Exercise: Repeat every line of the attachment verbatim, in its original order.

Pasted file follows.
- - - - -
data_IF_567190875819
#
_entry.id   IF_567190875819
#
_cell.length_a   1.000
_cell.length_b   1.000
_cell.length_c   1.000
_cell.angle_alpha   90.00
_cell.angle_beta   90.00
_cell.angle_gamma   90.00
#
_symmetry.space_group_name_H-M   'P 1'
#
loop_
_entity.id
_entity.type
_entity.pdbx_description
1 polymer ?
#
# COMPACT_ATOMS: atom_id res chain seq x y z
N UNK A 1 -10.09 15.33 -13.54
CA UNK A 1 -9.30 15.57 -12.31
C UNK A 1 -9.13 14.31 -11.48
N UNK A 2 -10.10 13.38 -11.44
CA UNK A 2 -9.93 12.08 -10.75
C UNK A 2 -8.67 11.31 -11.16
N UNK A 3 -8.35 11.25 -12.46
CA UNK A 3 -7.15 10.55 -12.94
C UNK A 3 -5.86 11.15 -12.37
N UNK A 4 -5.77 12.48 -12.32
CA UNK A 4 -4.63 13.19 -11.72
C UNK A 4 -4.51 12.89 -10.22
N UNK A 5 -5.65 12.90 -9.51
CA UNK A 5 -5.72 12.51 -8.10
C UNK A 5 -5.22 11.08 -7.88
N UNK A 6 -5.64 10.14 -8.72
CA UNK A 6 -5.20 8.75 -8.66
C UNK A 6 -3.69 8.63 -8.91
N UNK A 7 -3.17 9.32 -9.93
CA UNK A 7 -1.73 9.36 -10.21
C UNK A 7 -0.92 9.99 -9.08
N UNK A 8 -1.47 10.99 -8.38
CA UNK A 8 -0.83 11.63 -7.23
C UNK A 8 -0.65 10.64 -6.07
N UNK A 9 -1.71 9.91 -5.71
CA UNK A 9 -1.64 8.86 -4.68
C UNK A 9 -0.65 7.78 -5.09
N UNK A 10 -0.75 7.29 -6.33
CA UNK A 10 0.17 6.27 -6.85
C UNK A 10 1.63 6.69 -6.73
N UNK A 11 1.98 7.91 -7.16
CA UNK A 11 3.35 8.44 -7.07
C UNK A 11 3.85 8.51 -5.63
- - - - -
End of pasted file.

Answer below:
data_IF_567190875819
#
_entry.id   IF_567190875819
#
_cell.length_a   1.000
_cell.length_b   1.000
_cell.length_c   1.000
_cell.angle_alpha   90.00
_cell.angle_beta   90.00
_cell.angle_gamma   90.00
#
_symmetry.space_group_name_H-M   'P 1'
#
loop_
_entity.id
_entity.type
_entity.pdbx_description
1 polymer ?
#
# COMPACT_ATOMS: atom_id res chain seq x y z
N UNK A 1 -10.09 15.33 -13.54
CA UNK A 1 -9.30 15.57 -12.31
C UNK A 1 -9.13 14.31 -11.48
N UNK A 2 -10.10 13.38 -11.44
CA UNK A 2 -9.93 12.08 -10.75
C UNK A 2 -8.67 11.31 -11.16
N UNK A 3 -8.35 11.25 -12.46
CA UNK A 3 -7.15 10.55 -12.94
C UNK A 3 -5.86 11.15 -12.37
N UNK A 4 -5.77 12.48 -12.32
CA UNK A 4 -4.63 13.19 -11.72
C UNK A 4 -4.51 12.89 -10.22
N UNK A 5 -5.65 12.90 -9.51
CA UNK A 5 -5.72 12.51 -8.10
C UNK A 5 -5.22 11.08 -7.88
N UNK A 6 -5.64 10.14 -8.72
CA UNK A 6 -5.20 8.75 -8.66
C UNK A 6 -3.69 8.63 -8.91
N UNK A 7 -3.17 9.32 -9.93
CA UNK A 7 -1.73 9.36 -10.21
C UNK A 7 -0.92 9.99 -9.08
N UNK A 8 -1.47 10.99 -8.38
CA UNK A 8 -0.83 11.63 -7.23
C UNK A 8 -0.65 10.64 -6.07
N UNK A 9 -1.71 9.91 -5.71
CA UNK A 9 -1.64 8.86 -4.68
C UNK A 9 -0.65 7.78 -5.09
N UNK A 10 -0.75 7.29 -6.33
CA UNK A 10 0.17 6.27 -6.85
C UNK A 10 1.63 6.69 -6.73
N UNK A 11 1.98 7.91 -7.16
CA UNK A 11 3.35 8.44 -7.07
C UNK A 11 3.85 8.51 -5.63